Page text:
When Home Depot meets Harbor Freight

Bought into the Husky Rolling Connect system from Home Depot, but misliked that there isn’t a drawer system available — took a saw to a $15 5-Compartment Connect System Tool Caddy Small Parts Organizer, added two Storehouse®20 Bin Medium Portable Parts Storage Case from Harbor Freight et voila!

Gory details of the cutting:

Still trying to work out tool selection/arrangement:

Not sure if the yellow trays are actually useful, but cutting the rectangles out of the anti-fatigue mats was a lot faster:

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There is a narrow space to the side of the organizers — unfortunately I can’t find anything which fits into it — suggestions for a ~1.75" x 4.75" x 12" space?

3D print a pull-out drawer where you can put flat items like a small pry bar. Not knowing what you have, it is hard to tell you what you could store in the drawer.

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Unfortunately, that’s a bit larger than my 3D printer (an Ordbot Quantum I need to get working again after loaning it out) can manage.

I’ve been thinking about making a drawer or something, but it’s such a narrow space I’d lose a lot to the structure — I’m thinking I may just go for a small tool roll holding some gloves and a pair of safety glasses.

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vernier caliper (or dial, or digital, if those are your preference)
Rules and squares- That is about the right size for a combination square set

A simple vertical divider and form a drawer/sliding tray from acrylic or ABS sheet?

French fit from wood to hold one of the above?

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Hand plane? Twenty characters.

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Thanks!

I’ve got all those tools in other places — went with an old Caselogic zippered case holding a pair of gloves and a pair of safety glasses.

Next up is deciding what all gets French fit into these two cases (probably the chisels and so forth and my Blue Spruce Ultimate Coping Saw) — then I need to figure out what all I can fit into an Apache 5800 case I picked up as an impulse buy from Harbor Freight — then I’m going to stop on tools and so forth, and use things as they are until I retire, at which point in time I am going to make my dream workbench, and either a replica of the Studley Tool Cabinet, or some custom thing which holds all of my nicer tools.

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Dial caliper is safely in:

(which box is in the top compartment of a Craftsman machinist chest (Kennedy 526) I lucked into and have my other machinist tools in)

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Organizing this into a gallery:

The new photos show a rather ingenious tool for tracing out the tools — just a block of wood with a hold drilled through it, two angles cut so as to make the hole the apex of a triangle, and a pen insert taped in place — makes for a consistent line around the tools.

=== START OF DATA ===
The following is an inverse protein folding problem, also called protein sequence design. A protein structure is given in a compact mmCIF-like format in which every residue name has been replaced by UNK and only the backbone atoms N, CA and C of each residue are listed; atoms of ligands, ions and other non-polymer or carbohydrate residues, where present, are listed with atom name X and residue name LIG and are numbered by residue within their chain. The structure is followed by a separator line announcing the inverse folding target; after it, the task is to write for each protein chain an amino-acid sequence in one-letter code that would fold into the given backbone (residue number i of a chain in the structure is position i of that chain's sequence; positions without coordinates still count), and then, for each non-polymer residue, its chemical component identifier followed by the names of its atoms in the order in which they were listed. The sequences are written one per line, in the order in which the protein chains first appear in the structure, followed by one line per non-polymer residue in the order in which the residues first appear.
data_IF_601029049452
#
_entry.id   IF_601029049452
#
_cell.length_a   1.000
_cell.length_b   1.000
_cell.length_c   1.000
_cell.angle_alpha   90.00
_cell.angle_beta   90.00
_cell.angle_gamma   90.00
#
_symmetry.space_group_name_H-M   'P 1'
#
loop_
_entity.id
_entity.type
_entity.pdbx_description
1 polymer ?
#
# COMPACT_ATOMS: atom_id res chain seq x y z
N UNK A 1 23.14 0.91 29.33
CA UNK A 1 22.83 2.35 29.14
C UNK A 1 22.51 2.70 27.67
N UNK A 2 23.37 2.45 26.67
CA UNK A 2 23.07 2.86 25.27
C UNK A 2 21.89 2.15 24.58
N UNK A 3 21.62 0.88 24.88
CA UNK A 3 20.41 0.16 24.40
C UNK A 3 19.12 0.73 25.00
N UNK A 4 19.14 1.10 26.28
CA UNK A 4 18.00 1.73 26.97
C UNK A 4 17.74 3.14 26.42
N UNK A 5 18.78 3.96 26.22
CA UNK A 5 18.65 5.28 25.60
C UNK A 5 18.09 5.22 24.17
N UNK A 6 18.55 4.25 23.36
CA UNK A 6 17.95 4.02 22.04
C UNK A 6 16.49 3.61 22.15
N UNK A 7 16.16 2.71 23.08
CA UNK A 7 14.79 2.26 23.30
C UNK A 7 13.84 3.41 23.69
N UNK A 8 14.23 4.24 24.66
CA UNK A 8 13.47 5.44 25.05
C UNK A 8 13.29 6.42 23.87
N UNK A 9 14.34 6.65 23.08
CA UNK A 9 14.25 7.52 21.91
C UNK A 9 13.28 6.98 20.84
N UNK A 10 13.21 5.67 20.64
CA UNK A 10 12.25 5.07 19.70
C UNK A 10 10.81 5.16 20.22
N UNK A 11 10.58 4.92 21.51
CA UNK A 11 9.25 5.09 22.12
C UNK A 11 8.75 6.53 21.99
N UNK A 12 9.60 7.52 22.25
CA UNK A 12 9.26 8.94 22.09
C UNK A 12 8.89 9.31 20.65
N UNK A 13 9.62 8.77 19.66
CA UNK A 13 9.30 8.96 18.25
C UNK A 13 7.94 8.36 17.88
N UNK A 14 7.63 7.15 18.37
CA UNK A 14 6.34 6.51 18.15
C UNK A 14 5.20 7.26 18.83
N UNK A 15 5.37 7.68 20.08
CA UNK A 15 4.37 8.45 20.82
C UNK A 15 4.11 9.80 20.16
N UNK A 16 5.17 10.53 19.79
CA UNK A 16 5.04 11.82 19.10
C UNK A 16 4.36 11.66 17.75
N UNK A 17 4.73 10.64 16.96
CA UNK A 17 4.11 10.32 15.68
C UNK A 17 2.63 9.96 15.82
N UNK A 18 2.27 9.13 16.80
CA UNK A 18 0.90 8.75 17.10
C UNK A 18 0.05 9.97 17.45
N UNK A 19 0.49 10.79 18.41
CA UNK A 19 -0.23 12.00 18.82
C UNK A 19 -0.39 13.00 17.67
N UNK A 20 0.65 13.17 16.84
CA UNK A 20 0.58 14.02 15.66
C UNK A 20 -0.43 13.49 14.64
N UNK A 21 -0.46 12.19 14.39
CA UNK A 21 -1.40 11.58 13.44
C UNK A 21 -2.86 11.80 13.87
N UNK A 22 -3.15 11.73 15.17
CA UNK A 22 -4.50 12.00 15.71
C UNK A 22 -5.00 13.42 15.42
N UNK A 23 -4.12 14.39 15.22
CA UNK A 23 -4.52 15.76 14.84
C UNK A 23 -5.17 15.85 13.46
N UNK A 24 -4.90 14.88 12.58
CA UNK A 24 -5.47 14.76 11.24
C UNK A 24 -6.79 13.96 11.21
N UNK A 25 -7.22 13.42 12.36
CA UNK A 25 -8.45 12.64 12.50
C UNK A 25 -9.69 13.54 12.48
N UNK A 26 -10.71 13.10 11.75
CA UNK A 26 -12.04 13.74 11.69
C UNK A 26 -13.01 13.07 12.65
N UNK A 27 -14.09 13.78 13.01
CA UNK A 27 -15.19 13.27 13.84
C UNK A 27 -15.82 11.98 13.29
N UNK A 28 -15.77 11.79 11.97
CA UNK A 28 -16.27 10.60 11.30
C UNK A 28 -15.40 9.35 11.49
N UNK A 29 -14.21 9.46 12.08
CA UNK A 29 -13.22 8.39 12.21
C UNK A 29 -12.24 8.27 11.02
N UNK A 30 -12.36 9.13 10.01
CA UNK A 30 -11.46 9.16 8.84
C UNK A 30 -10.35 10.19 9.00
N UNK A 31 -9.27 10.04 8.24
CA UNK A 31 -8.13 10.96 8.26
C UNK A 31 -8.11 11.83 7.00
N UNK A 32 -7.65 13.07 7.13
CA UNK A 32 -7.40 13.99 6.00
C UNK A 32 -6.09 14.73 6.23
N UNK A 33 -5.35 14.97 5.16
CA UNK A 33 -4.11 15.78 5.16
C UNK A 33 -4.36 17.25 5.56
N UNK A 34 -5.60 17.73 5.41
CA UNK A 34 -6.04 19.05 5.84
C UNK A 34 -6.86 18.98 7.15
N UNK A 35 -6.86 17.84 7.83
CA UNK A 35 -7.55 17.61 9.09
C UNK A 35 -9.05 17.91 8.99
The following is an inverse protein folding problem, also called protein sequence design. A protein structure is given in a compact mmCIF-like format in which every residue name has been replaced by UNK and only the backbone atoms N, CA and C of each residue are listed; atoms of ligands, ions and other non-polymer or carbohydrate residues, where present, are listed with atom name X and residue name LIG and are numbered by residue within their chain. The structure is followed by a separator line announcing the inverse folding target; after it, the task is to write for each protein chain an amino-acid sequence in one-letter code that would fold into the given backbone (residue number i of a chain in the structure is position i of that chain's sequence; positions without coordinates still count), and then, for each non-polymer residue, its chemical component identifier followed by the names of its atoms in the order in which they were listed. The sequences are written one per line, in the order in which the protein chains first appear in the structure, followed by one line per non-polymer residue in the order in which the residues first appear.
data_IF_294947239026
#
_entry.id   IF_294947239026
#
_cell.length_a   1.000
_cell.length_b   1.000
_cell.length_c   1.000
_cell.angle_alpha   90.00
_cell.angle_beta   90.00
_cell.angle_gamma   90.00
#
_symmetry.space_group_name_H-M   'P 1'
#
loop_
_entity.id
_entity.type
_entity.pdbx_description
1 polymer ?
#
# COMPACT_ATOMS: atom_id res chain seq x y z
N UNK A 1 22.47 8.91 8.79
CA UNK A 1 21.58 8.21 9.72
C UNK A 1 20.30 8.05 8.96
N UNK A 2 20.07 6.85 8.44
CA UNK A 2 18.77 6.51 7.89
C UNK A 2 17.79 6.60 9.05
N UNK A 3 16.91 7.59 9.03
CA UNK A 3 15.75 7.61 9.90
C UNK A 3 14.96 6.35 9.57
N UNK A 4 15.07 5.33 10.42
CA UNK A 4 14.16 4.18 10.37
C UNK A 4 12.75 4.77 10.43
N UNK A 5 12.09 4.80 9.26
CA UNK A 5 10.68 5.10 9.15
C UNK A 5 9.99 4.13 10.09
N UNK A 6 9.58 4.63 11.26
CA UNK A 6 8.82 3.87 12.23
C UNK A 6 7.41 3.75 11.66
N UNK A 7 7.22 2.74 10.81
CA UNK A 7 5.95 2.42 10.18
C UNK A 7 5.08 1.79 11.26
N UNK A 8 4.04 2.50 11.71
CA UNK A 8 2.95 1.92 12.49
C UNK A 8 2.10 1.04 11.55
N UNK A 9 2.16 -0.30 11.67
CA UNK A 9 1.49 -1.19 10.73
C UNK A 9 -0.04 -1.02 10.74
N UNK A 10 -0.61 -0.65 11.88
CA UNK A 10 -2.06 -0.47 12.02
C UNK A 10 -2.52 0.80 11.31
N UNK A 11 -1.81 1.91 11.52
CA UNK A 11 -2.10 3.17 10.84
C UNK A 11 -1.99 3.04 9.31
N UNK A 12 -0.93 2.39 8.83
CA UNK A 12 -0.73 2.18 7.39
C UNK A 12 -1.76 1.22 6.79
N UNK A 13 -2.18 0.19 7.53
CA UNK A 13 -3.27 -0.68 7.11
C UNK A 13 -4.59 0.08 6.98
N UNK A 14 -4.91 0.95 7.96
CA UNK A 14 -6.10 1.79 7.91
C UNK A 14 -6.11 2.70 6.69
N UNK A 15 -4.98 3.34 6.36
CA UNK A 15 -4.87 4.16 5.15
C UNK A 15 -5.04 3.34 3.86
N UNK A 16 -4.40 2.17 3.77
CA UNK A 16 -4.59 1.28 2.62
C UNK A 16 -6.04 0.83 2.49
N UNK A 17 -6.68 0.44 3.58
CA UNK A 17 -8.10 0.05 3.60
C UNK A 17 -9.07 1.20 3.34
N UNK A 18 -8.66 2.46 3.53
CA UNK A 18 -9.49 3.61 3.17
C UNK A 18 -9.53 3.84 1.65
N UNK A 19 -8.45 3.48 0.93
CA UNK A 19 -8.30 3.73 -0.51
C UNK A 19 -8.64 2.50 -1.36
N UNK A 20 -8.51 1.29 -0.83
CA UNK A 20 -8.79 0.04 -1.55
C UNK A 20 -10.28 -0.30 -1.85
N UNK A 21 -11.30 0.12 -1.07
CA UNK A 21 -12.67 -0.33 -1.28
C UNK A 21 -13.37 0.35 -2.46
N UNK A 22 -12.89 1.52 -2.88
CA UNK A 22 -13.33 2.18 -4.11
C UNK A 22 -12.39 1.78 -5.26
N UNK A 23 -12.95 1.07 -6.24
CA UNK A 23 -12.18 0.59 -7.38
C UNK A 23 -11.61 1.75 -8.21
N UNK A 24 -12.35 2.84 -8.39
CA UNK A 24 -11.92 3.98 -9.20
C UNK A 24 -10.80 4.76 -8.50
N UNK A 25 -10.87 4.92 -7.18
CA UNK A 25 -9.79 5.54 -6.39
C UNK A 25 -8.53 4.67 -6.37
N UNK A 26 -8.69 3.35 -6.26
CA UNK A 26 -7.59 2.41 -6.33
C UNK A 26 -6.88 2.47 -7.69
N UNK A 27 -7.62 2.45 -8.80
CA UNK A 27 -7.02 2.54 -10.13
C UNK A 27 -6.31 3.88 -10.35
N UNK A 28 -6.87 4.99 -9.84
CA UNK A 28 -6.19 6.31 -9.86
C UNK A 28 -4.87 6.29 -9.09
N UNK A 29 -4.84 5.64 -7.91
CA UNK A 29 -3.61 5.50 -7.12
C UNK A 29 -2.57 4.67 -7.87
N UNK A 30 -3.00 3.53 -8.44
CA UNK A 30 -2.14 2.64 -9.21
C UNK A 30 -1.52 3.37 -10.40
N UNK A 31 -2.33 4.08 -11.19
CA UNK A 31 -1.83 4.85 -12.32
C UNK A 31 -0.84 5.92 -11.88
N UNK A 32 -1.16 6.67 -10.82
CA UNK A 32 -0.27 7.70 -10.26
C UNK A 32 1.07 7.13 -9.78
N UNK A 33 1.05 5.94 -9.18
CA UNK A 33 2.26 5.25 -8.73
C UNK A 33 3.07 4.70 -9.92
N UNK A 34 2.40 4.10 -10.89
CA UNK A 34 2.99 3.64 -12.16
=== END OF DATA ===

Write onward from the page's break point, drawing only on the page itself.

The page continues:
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Well, I ordered a Stanley FatMax storage unit in the hopes it would fit better, and it does, but not well enough to justify the effort, plus it’s taller and wouldn’t allow me to stack two.

When I picked it up, I did notice:

https://www.homedepot.com/p/Husky-10-Compartment-Interlocking-Small-Parts-Organizer-in-Black-235587/302939645

which looks to be about a perfect fit, except it too, is too tall to stack.

Have you checked Lowes because they have Craftsman tools and they have a bunch of storage box as well as Dewalt. Maybe you will find the perfect one soon!

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Yes, I’ve been to Lowes and Home Depot as well as Harbor Freight.

My problems with the available storage systems:

  • Systainers are too expensive / not flexible enough (and a bit small)
  • Versastak/T-Stak are too small
  • Dewalt’s Tough System doesn’t have enough drawer options/drawers and overall are too large
  • Milwaukee’s Packout is too large, only really suited to power tools, and doesn’t have drawers

Arguably, I should just break down and get a Pelican 450, but they’re not in stock now, pending an updated version last I checked, or a Stahlwille or similar chest, but they’re a bit too expensive, and I’m not convinced drawers are going to work.

The Husky Rolling Connect w/ the two HF trays is pretty close to workable, though bulky, and unfortunately, under-represented in terms of saws (the ones I usually use are too long for it). Did purchase a folding Ryoba, but it’s much smaller than I was expecting (obviously should have gotten a folding Ryoba from Bridge City Toolworks instead).

The current plan is to see how many tools will fit in an Apache 5800 case from Harbor Freight — that will still leave me short on saws (that was the reason I bought the folding Ryoba), so I guess I’m going to be buying from Bridge City Toolworks presently. I figure I’ll load that up with tools I actually use, and just make do with it until I retire, at which point I will set up a workshop which will allow me to work w/o having to traipse up and down basement steps, and will have room for a nice tool cabinet, à la H.O. Studley:

(while I probably won’t build an exact replica of his tool cabinet, I do hope to build something inspired by it)

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Wow, could I have used a name like that in high school. :smiley: